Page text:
The delocalised electrons between the positive metal ions hold the structure together by strong electrostatic forces.  The delocalised electrons move freely between the positive ions, in all directions. If a voltage is applied across a piece of metal, the electrons start to move to one direction. This movement is an electric current.


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Metallic Bonding and transition metals continued

Metals is a layer of position ions can slide over each other easily when a large force is applied on the piece of metal. The ions are still held together by the sea of electrons, so the metal spreads instead of breaking. It is malleable.

Transition metals

Most metals are transition metals. They are located in the middle block of the periodic table. Most transition metals have high melting points and form coloured compounds.

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Alkali metals

The Alkali metals is found in group 1 in the periodic table. They are solid at room temperature but have low melting points. They are all soft metals and can be cut with a knife. The atoms in the alkali metals are held together by metallic bonding.

They all react with water to form a metal hydroxide (alkaline) and hydrogen gas.

Lithium (S) + water (L) -----> lithium hydroxide (AQ) + hydrogen (G)

The equations for the reactions of the other alkali metals are simliar, because they all form ions with a charge of +1.

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Alklai metals continued

Reactivity

The reactivity of the alkali metals increases down the group. When they are put in water:

  • lithium floats on the surface and fizzes
  • sodium melts from the heat produced by the reaction and whizzes around on the surface as a molten ball, and sometimes the hydrogen produced catches fire
  • Potassium reacts even faster and the hydrogen burns with a lilac flame.

HIGHER TIER

The elements towards the bottom of the group have more electrons, and so they have more electron shells in their atoms. The outer electrons are further from the nucleus, and so the force between the negatively charged nucleus is weaker. It is much easier to remove the outer electrons from the caesium atoms than it is to remove the outer electron from a lithium atom, so caesium is much more reactive than lithium.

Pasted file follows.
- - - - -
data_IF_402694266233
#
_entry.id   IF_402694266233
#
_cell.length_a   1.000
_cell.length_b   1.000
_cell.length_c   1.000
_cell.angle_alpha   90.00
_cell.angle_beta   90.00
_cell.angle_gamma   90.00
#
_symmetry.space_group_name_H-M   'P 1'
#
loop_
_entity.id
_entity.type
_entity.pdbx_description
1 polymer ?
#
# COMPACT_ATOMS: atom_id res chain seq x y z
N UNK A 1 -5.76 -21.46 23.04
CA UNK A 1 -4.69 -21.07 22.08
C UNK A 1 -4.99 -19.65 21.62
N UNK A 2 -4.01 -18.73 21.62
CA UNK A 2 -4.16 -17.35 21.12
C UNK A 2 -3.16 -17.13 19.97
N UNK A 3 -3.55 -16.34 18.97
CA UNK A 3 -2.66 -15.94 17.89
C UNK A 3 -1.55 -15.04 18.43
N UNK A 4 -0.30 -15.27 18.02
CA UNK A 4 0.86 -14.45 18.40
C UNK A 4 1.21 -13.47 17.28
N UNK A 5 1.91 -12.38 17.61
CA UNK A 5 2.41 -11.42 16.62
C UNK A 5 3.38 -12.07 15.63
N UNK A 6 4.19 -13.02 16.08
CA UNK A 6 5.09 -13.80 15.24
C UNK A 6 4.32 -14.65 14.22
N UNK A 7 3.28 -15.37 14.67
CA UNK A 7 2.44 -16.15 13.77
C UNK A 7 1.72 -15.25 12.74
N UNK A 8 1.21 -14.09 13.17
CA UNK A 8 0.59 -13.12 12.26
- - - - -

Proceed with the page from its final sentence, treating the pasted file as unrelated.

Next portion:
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Halogens

The halogens are the elements in group 7 on the right side of the periodic table. They have similar reactions to each other due to the fact that if they gain one electron, it can complete their outer electron shells( charge of (-1). They all react with metals to form compounds called hallides.

Fluorine is the most reactive halogen,  and the reactivty decreases as you go down the group.

At room temperature:

  • Fluroine (F)   Gas      pale yellow
  • Chlorine (Cl)  Gas      yellow-green
  • Bromine (Br)  Liquid  red-brown 
  • Iodine     (I)    Solid    grey         
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Noble gases

The noble gases are in group 0 of the periodic table. They are inert (they do not react)  compared with the other elements and are very difficult to react with anything. 

All these elements in group 0 have a full outer electron shells. This means that as other elements in other groups gain full electron shells by forming ions or covalent bonds. It makes it very hard to react at all.

The noble gases have the following properties in common:

  • They are non-metals
  • They are very unreactive gases
  • They are colourless
  • They exist as single atoms (they are monatomic)
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Periodic table

Group 1 - alkali metals, group 7 - halogens, group 0 - noble gases. Transition metals are between group 2 and 3.  (http://www.bbc.co.uk/schools/gcsebitesize/science/images/38_modern_periodic_table.jpg)